Leaving the rocky, sandy soil of Plymouth behind in 1644, Nauset Plantation’s original seven families--49 people in all--hoped that sustained hard work ultimately would allow them to be self-sufficient. They had been granted for their settlement about 15 miles of the Outer Cape, defined by the Plymouth Court as “…lying between sea and sea, from Namskaket (in today’s Orleans) to the herring river brook at Billingsgate (Wellfleet).” However, the land still had to be purchased from the Native Americans living there.
So the settlers negotiated with several Nauset tribal leaders, and agreements soon followed thanks to the peaceful relations they shared. What was traded for the land is not known. For goodwill, the area now called Nauset Heights in East Orleans was reserved for the tribes who had grown corn and fished there for centuries. All agreements were verbal until 1666, when written deeds were exchanged.
In April of 1644, the founding Nauset Plantation families of Edward Bangs, J
osiah Cooke, John Doane, Richard Higgins, Thomas Prence, John Smalley and Nicholas Snow each had shares of the land, starting with the Snows in the southern-most tract (now much of Orleans). They began work immediately to build homes (crude at first), clear small plots of land and plant crops. Unlike Plymouth village, the settlers built their houses apart, on their own properties, probably because they felt safe doing so and wanted to avoid traveling each day to tend their crops.
The settlers also constructed a meeting house just north of Town Cove. Described as being about 20 feet square and having a thatched roof and slit windows for firing muskets, it served as a place of worship, seat of government and fort for protection if needed. The Federated Church in East Orleans is a direct "descendent" of that church, and timbers from the 1644 building later were used in a house that stands today on Canal Road.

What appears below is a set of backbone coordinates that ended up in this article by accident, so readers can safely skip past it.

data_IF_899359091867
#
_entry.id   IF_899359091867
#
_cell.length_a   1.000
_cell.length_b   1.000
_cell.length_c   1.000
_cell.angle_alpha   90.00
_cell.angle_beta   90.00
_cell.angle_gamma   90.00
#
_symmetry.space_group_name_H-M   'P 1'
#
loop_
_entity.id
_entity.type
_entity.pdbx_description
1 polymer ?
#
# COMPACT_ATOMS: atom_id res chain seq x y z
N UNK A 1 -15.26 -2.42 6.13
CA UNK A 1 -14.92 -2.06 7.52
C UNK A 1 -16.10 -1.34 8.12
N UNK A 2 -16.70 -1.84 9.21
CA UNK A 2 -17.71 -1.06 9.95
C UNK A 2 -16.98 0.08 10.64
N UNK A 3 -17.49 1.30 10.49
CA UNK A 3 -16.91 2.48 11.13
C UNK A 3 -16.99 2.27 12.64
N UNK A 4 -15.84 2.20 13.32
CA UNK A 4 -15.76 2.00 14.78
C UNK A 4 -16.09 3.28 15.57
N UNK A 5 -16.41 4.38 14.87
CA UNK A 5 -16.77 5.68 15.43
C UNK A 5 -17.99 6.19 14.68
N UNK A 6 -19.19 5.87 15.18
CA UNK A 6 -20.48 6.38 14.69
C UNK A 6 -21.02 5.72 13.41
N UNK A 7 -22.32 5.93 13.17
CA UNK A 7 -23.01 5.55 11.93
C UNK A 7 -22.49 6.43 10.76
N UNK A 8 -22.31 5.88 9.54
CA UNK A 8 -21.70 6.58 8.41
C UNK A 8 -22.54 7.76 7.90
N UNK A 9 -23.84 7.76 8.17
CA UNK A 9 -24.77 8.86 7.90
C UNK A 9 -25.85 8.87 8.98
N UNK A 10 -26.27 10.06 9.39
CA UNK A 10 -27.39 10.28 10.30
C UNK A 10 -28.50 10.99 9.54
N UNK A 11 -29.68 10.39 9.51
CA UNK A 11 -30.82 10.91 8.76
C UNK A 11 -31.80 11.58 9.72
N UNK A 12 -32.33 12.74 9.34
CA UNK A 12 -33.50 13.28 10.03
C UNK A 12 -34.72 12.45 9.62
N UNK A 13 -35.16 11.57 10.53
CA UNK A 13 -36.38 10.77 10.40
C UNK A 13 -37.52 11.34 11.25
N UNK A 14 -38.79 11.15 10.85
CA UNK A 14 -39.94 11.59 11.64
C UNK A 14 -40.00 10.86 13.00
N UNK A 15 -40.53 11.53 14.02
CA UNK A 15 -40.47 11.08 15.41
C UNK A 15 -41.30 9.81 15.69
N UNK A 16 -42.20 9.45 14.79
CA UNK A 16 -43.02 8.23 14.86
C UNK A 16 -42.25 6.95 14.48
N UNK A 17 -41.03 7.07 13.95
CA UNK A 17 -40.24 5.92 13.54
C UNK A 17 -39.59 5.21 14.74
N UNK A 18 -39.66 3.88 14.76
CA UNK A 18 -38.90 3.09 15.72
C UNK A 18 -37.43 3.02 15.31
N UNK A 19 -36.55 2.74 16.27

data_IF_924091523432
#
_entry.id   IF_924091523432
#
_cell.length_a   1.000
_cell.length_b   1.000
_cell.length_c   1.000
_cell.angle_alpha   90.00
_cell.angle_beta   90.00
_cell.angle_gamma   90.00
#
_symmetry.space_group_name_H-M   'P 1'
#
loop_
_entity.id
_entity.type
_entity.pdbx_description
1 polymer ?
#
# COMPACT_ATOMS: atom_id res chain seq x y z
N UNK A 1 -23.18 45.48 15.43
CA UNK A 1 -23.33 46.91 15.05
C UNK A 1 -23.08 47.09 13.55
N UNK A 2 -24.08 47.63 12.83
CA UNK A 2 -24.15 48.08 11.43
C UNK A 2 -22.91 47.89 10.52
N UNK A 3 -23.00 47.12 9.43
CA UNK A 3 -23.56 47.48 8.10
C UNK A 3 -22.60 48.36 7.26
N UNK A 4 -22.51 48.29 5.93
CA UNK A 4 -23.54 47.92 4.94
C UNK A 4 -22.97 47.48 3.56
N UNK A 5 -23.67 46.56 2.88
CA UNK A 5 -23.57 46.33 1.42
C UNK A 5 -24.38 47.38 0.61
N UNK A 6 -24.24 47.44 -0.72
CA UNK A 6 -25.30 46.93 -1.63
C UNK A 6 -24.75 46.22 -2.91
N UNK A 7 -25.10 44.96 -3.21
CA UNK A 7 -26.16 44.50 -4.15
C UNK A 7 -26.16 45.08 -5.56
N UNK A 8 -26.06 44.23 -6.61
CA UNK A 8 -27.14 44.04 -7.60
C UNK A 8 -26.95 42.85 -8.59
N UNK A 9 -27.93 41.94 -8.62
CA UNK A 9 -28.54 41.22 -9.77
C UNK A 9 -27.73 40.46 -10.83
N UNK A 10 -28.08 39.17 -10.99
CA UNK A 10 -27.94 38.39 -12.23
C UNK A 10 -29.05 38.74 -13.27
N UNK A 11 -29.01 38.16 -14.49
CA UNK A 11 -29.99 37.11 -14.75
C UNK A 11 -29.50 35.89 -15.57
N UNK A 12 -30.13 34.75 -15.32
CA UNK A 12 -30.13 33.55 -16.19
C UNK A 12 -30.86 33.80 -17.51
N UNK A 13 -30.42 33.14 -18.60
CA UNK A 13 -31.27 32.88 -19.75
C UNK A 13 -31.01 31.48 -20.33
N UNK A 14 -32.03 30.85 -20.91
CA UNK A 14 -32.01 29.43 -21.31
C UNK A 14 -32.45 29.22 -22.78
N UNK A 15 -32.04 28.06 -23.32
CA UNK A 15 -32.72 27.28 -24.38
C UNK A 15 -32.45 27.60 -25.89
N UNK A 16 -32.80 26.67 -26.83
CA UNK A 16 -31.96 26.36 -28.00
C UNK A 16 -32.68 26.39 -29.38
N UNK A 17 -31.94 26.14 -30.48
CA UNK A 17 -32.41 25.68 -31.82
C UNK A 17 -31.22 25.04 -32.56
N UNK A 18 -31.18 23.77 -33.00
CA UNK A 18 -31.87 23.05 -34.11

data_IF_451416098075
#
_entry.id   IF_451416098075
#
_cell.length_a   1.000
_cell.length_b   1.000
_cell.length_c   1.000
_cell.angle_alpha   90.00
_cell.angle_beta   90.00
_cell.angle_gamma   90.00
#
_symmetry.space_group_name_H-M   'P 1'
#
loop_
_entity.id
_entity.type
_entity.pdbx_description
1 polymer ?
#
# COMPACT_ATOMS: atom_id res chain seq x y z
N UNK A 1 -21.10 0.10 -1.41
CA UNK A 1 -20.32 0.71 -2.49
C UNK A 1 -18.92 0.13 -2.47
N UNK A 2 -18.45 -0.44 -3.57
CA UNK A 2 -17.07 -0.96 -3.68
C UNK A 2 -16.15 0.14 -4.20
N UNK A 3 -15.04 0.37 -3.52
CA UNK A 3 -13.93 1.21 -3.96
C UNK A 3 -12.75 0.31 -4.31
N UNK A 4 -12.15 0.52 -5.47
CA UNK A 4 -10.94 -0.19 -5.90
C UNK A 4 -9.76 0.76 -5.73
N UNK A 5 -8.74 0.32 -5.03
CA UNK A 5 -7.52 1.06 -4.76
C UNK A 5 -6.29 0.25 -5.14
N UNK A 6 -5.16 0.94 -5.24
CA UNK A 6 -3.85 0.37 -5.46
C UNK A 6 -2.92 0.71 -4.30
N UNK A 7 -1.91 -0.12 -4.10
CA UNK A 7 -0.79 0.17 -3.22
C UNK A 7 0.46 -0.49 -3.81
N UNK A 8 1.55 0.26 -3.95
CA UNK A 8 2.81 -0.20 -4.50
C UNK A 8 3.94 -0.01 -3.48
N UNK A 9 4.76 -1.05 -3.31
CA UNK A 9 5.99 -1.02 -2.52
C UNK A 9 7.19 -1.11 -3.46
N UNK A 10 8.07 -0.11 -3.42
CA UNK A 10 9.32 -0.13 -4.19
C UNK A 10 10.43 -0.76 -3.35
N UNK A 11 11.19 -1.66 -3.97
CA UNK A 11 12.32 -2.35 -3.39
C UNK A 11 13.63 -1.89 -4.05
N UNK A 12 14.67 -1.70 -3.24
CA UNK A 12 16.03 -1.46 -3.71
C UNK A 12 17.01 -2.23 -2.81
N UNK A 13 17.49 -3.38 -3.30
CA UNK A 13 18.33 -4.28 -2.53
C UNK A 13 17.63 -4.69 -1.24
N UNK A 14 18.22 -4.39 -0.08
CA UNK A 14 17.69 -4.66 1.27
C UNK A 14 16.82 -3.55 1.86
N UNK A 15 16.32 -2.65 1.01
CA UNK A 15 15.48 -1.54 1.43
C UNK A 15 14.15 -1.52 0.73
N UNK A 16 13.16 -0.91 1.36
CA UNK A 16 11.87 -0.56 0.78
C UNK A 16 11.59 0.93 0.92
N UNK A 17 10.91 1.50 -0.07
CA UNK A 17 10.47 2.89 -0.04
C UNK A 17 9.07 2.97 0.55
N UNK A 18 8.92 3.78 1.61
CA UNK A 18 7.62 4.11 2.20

Life in Nauset was very hard in those early years. While most of the men had previous trades (e.g., Bangs was a shipwright, Higgins and Smalley were tailors, and Snow may have been a carpenter or cooper), little of that mattered. All had to be farmers if their families were to survive. Fishing and hunting were secondary.
The “three sisters” of Native American tradition, corn, beans and squash, became the crops of choice, with beans climbing up the corn stalks and ground-covering squash (or pumpkin) vines providing weed control. Other root vegetables were grown, along with wheat, rye and barley, to various degrees of success. Potatoes would only mature to the size of hens’ eggs. Apple, pear and cherry seeds from England also were planted, but the trees would not bear fruit for several generations.
Corn continued to be the principal crop, not only for food but also for money, and remained for years the standard measure of wealth. To say that a family had “corn in the crib” was the equivalent of today’s “money in the bank.”
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